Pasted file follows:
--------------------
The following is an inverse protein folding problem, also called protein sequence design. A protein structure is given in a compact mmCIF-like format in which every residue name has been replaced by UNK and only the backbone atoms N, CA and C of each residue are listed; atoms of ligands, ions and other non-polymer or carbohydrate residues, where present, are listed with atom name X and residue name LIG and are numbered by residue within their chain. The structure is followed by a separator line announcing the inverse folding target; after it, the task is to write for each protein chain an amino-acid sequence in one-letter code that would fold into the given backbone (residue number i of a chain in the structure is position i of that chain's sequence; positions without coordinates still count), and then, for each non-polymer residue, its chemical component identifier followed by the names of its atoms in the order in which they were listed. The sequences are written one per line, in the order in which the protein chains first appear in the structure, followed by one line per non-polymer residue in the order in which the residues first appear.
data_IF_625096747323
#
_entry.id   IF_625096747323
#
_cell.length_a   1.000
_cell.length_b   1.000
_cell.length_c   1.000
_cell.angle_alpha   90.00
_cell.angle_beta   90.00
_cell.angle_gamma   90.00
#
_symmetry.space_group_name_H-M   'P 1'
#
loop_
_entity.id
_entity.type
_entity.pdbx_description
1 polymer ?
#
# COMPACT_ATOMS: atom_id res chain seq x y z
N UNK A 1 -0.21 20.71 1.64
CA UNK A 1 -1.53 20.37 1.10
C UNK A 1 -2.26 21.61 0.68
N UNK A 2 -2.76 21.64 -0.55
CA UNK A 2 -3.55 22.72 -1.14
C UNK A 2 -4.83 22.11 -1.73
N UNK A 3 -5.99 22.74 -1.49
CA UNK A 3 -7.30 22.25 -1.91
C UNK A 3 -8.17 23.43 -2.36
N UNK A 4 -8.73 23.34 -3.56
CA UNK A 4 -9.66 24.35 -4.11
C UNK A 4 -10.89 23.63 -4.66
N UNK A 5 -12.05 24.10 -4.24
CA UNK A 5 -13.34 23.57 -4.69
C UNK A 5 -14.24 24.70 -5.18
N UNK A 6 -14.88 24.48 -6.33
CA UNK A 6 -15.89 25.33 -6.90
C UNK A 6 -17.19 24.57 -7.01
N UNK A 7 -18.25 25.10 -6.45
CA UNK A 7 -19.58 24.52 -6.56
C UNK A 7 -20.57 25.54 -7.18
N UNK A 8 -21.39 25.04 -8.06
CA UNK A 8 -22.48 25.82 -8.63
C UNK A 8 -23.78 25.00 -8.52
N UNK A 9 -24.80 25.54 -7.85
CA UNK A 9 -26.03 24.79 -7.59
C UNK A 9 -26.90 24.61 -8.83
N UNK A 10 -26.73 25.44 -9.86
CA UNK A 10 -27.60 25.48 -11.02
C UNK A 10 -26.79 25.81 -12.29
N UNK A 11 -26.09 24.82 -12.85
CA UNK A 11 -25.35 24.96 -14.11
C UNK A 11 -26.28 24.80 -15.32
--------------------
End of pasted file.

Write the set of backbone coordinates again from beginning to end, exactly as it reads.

The following is an inverse protein folding problem, also called protein sequence design. A protein structure is given in a compact mmCIF-like format in which every residue name has been replaced by UNK and only the backbone atoms N, CA and C of each residue are listed; atoms of ligands, ions and other non-polymer or carbohydrate residues, where present, are listed with atom name X and residue name LIG and are numbered by residue within their chain. The structure is followed by a separator line announcing the inverse folding target; after it, the task is to write for each protein chain an amino-acid sequence in one-letter code that would fold into the given backbone (residue number i of a chain in the structure is position i of that chain's sequence; positions without coordinates still count), and then, for each non-polymer residue, its chemical component identifier followed by the names of its atoms in the order in which they were listed. The sequences are written one per line, in the order in which the protein chains first appear in the structure, followed by one line per non-polymer residue in the order in which the residues first appear.
data_IF_625096747323
#
_entry.id   IF_625096747323
#
_cell.length_a   1.000
_cell.length_b   1.000
_cell.length_c   1.000
_cell.angle_alpha   90.00
_cell.angle_beta   90.00
_cell.angle_gamma   90.00
#
_symmetry.space_group_name_H-M   'P 1'
#
loop_
_entity.id
_entity.type
_entity.pdbx_description
1 polymer ?
#
# COMPACT_ATOMS: atom_id res chain seq x y z
N UNK A 1 -0.21 20.71 1.64
CA UNK A 1 -1.53 20.37 1.10
C UNK A 1 -2.26 21.61 0.68
N UNK A 2 -2.76 21.64 -0.55
CA UNK A 2 -3.55 22.72 -1.14
C UNK A 2 -4.83 22.11 -1.73
N UNK A 3 -5.99 22.74 -1.49
CA UNK A 3 -7.30 22.25 -1.91
C UNK A 3 -8.17 23.43 -2.36
N UNK A 4 -8.73 23.34 -3.56
CA UNK A 4 -9.66 24.35 -4.11
C UNK A 4 -10.89 23.63 -4.66
N UNK A 5 -12.05 24.10 -4.24
CA UNK A 5 -13.34 23.57 -4.69
C UNK A 5 -14.24 24.70 -5.18
N UNK A 6 -14.88 24.48 -6.33
CA UNK A 6 -15.89 25.33 -6.90
C UNK A 6 -17.19 24.57 -7.01
N UNK A 7 -18.25 25.10 -6.45
CA UNK A 7 -19.58 24.52 -6.56
C UNK A 7 -20.57 25.54 -7.18
N UNK A 8 -21.39 25.04 -8.06
CA UNK A 8 -22.48 25.82 -8.63
C UNK A 8 -23.78 25.00 -8.52
N UNK A 9 -24.80 25.54 -7.85
CA UNK A 9 -26.03 24.79 -7.59
C UNK A 9 -26.90 24.61 -8.83
N UNK A 10 -26.73 25.44 -9.86
CA UNK A 10 -27.60 25.48 -11.02
C UNK A 10 -26.79 25.81 -12.29
N UNK A 11 -26.09 24.82 -12.85
CA UNK A 11 -25.35 24.96 -14.11
C UNK A 11 -26.28 24.80 -15.32